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8.550225 - CHOPIN, F.: Preludes (Complete) / Variations Brillantes
Fryderyk Chopin (1810 - 1849) Preludes & Variations brillantes
Fryderyk Chopin was born at Zelazowa Wola, near Warsaw, in 1810. His father, Nicolas Chopin, was French by birth, but had been taken to Poland in 1787, at the age of sixteen, working first as a clerk in a tobacco factory, before taking part in the Polish rising against the foreign domination of the country as an officer in the National Guard. After the failure of this attempt, he was able to earn his living as a French tutor in various private families, and in 1806 he married a poor relation of his then employer, Count Skarbek.
Chopin was to inherit from his father a fierce sense of loyalty to Poland, a feelifl9 that he fostered largely in self-imposed exile, since the greater part of his career was to be spent in Paris. His early education, however, was in Warsaw, where his father had become a teacher at a newly established school. He was able to develop his already precocious musical abilities with piano lessons from the eccentric Adalbert Zywny, a violinist from Bohemia, who shared Nicolas Chopin's enthusiasm for Poland and was able to inculcate in his pupil a sound repect for the great composers of the eighteenth century. Chopin later took lessons from the director of the Warsaw Conservatory, Jozef Eisner, and entered the Conservatory as a student in 1826. By then he had already developed his own individual style as a pianist and had writ1en, during the previous ten years, a number of pieces for the piano.
Warsaw offered a restricted environment for musical achievement, although Chopin was able to hear Hummel there in 1828 and the violinist Paganini in the following year. He had already acquired a considerable local reputation when in 1830 he set out for Vienna, where he was to pass the winter with very little to show for it. An earlier visit to Vienna had aroused interest, but this second visit, undertaken with a more serious purpose, produced nothing, and the following summer he set out for Paris, where he was to spend much of the rest of his life.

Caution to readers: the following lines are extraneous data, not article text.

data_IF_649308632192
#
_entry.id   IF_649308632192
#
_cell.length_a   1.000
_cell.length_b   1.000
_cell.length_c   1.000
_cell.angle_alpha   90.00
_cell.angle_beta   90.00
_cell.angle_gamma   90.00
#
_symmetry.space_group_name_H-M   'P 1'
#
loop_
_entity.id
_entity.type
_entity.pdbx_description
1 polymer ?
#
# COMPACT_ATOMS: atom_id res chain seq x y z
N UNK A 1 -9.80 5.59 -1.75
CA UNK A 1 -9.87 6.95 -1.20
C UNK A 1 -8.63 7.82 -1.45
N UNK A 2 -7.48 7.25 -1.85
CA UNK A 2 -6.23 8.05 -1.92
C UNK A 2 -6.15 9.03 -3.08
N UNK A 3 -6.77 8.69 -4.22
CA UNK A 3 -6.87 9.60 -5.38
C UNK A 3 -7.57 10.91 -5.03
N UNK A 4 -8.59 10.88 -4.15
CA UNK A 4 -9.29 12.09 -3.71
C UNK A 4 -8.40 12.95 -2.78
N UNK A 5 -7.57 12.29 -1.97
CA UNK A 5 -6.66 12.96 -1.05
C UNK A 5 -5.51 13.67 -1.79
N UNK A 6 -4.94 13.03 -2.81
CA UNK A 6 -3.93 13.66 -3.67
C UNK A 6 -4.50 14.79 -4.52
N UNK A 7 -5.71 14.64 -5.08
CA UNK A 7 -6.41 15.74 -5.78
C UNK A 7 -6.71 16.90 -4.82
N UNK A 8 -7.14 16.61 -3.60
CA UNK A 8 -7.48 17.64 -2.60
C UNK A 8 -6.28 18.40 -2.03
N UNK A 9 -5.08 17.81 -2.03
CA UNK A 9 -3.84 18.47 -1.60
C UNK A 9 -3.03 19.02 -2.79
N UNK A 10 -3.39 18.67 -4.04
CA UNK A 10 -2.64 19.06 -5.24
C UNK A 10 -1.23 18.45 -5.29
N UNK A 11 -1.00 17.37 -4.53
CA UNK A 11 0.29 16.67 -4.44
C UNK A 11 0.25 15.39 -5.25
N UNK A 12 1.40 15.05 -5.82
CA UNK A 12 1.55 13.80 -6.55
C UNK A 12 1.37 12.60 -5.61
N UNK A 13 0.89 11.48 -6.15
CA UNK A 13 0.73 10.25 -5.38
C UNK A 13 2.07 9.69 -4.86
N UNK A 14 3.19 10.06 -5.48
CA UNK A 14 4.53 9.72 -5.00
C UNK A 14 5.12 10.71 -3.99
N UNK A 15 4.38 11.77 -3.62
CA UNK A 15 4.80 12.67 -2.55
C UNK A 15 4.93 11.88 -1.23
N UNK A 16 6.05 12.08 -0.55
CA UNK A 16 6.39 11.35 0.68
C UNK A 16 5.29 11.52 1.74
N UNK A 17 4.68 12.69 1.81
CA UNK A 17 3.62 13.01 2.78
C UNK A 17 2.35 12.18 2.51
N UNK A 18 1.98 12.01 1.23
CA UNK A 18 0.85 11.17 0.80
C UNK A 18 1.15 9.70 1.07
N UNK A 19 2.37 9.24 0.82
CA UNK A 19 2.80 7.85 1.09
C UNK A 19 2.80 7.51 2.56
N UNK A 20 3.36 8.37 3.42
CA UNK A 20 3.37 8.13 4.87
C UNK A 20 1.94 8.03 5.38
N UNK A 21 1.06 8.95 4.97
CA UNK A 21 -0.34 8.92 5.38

Chopin 's attitude to Paris was at first ambivalent. As a provincial he found much to shock him, while, at the same time, there was much to impress him in the splendour of the city and in the diversity of music there. He was to create a special place for himself as a teacher to some of the most distinguished families and as a performer in more intimate social gatherings than the theatres and concert-halls where his cruder contemporary Franz Liszt could excel.
By 1837 Chopin had embarked on a liaison with the writer George Sand, Aurore Dupin, the estranged wife of Baron Dudevant, generally spending the summer at her country estate at Nohant. The winter of 1838 was spent with her in Mallorca, where an attempt to battle against a high wind seriously affected his lungs, already weakened by tuberculosis. Thereafter Chopin's relationship with George Sand took a more conventional course, until the jealousies and rivalry of her two children led to a final quarrel in 1847. George Sand and Chopin were never to be reconciled, and he died in Paris in 1849, his health having deteriorated considerably during the course of a visit to England and Scotland the year before, when Paris was undergoing revolution.
As a composer Chopin's achievement was remarkable. He perfected his own idiomatic style of performance, in which technical problems seemed not to exist, a style of delicate nuance and elegance. His music, suited to his manner of playing, showed considerable originality in its exploration of harmony and in its expansion of exi5ting forms and creation of new ones, opening a world that later composers were to continue to develop.
The set of 24 Preludes published as Opus 28 was completed during the winter Chopin spent with George Sand in Mallorca. The greater part of the work had been done before the couple, accompanied by George Sand's two children, arrived in Palma at the beginning of November, 1838. Chopin's health suffered almost at once, with a severe attack of bronchitis, and an expensive and correct diagnosis of tuberculosis from local doctors forced the group to leave their Palma lodgings and seek refuge at the deserted monastery of Valldemosa, a romantic spot that appealed to the writer's imagination, while providing relatively primitive living conditions, exacerbated by the increasing hostility of the local peasantry. As he recovered his strength, Chopin worked on the completion of the Preludes, helped, in the end, when he was able to negotiate the release of a new Pleyel piano from the Palma customs for a payment of duty that further depicted the dwindling financial resources of the couple.
The Opus 28 Preludes, completed in such difficult circumstances, form a complete work in their sequence of keys, following the circle of fifths, each major key paired with its relative minor in a general pattern of increased complexity at the heart of the set, where remoter keys are found. Chopin used the form on two other occasions, in an A flat Prelude of 1834, first published in 1918, and a Prelude in C sharp minor written at Nohant in the summer of 1841 and published in the same year.
The Variations brillantes, Opus 12, were written in 1833 and dedicated to Chopin's pupil Emma Horsford. The work opens with an introduction, followed by the theme, "Je vends des scapulaires", from the opera Ludovic by Hérold and Halevy. The first running variation of the gently rocking melody is followed by a scherzo, a change of key for a slow derivative of the original and a rapid lively final version of the theme.
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